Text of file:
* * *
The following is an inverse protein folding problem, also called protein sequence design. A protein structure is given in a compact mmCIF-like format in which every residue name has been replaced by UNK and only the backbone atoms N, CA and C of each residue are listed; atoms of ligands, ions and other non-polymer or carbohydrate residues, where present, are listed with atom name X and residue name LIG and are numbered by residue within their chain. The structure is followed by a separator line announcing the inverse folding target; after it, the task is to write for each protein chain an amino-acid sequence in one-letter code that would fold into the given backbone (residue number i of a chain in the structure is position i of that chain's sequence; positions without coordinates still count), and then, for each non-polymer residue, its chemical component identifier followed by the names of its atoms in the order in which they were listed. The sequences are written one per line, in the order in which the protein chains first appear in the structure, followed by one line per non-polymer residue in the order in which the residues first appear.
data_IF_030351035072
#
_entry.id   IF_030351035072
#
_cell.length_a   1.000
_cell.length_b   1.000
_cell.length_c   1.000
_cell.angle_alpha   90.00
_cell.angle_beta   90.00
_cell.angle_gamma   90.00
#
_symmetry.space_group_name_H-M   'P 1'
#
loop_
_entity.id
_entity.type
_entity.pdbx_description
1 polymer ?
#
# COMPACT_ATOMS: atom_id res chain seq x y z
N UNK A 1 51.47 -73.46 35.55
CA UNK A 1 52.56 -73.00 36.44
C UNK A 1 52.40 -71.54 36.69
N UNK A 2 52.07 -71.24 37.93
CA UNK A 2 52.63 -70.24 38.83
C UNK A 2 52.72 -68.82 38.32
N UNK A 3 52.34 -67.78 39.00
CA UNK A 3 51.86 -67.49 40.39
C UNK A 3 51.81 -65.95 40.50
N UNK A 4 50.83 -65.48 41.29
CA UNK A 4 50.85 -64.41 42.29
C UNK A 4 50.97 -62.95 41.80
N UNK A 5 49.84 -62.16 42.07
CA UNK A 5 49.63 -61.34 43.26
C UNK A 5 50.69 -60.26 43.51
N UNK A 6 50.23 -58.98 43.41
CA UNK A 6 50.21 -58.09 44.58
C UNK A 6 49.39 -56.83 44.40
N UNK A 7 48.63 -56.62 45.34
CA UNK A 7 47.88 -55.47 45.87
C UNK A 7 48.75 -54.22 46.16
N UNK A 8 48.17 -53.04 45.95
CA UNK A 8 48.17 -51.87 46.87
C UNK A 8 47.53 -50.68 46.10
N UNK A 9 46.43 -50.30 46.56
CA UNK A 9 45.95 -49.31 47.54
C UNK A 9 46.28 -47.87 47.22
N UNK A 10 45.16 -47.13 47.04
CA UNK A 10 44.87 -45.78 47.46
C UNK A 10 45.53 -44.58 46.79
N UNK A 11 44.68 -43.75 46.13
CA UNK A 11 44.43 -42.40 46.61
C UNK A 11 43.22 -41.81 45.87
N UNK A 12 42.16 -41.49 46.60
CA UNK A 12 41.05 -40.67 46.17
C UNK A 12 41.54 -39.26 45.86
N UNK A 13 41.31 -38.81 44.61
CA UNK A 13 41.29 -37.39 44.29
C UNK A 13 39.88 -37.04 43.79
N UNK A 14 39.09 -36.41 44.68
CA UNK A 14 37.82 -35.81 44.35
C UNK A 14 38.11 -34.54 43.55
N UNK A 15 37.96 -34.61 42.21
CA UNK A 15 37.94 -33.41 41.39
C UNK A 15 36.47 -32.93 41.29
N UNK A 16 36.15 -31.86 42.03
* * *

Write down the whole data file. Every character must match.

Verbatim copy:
The following is an inverse protein folding problem, also called protein sequence design. A protein structure is given in a compact mmCIF-like format in which every residue name has been replaced by UNK and only the backbone atoms N, CA and C of each residue are listed; atoms of ligands, ions and other non-polymer or carbohydrate residues, where present, are listed with atom name X and residue name LIG and are numbered by residue within their chain. The structure is followed by a separator line announcing the inverse folding target; after it, the task is to write for each protein chain an amino-acid sequence in one-letter code that would fold into the given backbone (residue number i of a chain in the structure is position i of that chain's sequence; positions without coordinates still count), and then, for each non-polymer residue, its chemical component identifier followed by the names of its atoms in the order in which they were listed. The sequences are written one per line, in the order in which the protein chains first appear in the structure, followed by one line per non-polymer residue in the order in which the residues first appear.
data_IF_030351035072
#
_entry.id   IF_030351035072
#
_cell.length_a   1.000
_cell.length_b   1.000
_cell.length_c   1.000
_cell.angle_alpha   90.00
_cell.angle_beta   90.00
_cell.angle_gamma   90.00
#
_symmetry.space_group_name_H-M   'P 1'
#
loop_
_entity.id
_entity.type
_entity.pdbx_description
1 polymer ?
#
# COMPACT_ATOMS: atom_id res chain seq x y z
N UNK A 1 51.47 -73.46 35.55
CA UNK A 1 52.56 -73.00 36.44
C UNK A 1 52.40 -71.54 36.69
N UNK A 2 52.07 -71.24 37.93
CA UNK A 2 52.63 -70.24 38.83
C UNK A 2 52.72 -68.82 38.32
N UNK A 3 52.34 -67.78 39.00
CA UNK A 3 51.86 -67.49 40.39
C UNK A 3 51.81 -65.95 40.50
N UNK A 4 50.83 -65.48 41.29
CA UNK A 4 50.85 -64.41 42.29
C UNK A 4 50.97 -62.95 41.80
N UNK A 5 49.84 -62.16 42.07
CA UNK A 5 49.63 -61.34 43.26
C UNK A 5 50.69 -60.26 43.51
N UNK A 6 50.23 -58.98 43.41
CA UNK A 6 50.21 -58.09 44.58
C UNK A 6 49.39 -56.83 44.40
N UNK A 7 48.63 -56.62 45.34
CA UNK A 7 47.88 -55.47 45.87
C UNK A 7 48.75 -54.22 46.16
N UNK A 8 48.17 -53.04 45.95
CA UNK A 8 48.17 -51.87 46.87
C UNK A 8 47.53 -50.68 46.10
N UNK A 9 46.43 -50.30 46.56
CA UNK A 9 45.95 -49.31 47.54
C UNK A 9 46.28 -47.87 47.22
N UNK A 10 45.16 -47.13 47.04
CA UNK A 10 44.87 -45.78 47.46
C UNK A 10 45.53 -44.58 46.79
N UNK A 11 44.68 -43.75 46.13
CA UNK A 11 44.43 -42.40 46.61
C UNK A 11 43.22 -41.81 45.87
N UNK A 12 42.16 -41.49 46.60
CA UNK A 12 41.05 -40.67 46.17
C UNK A 12 41.54 -39.26 45.86
N UNK A 13 41.31 -38.81 44.61
CA UNK A 13 41.29 -37.39 44.29
C UNK A 13 39.88 -37.04 43.79
N UNK A 14 39.09 -36.41 44.68
CA UNK A 14 37.82 -35.81 44.35
C UNK A 14 38.11 -34.54 43.55
N UNK A 15 37.96 -34.61 42.21
CA UNK A 15 37.94 -33.41 41.39
C UNK A 15 36.47 -32.93 41.29
N UNK A 16 36.15 -31.86 42.03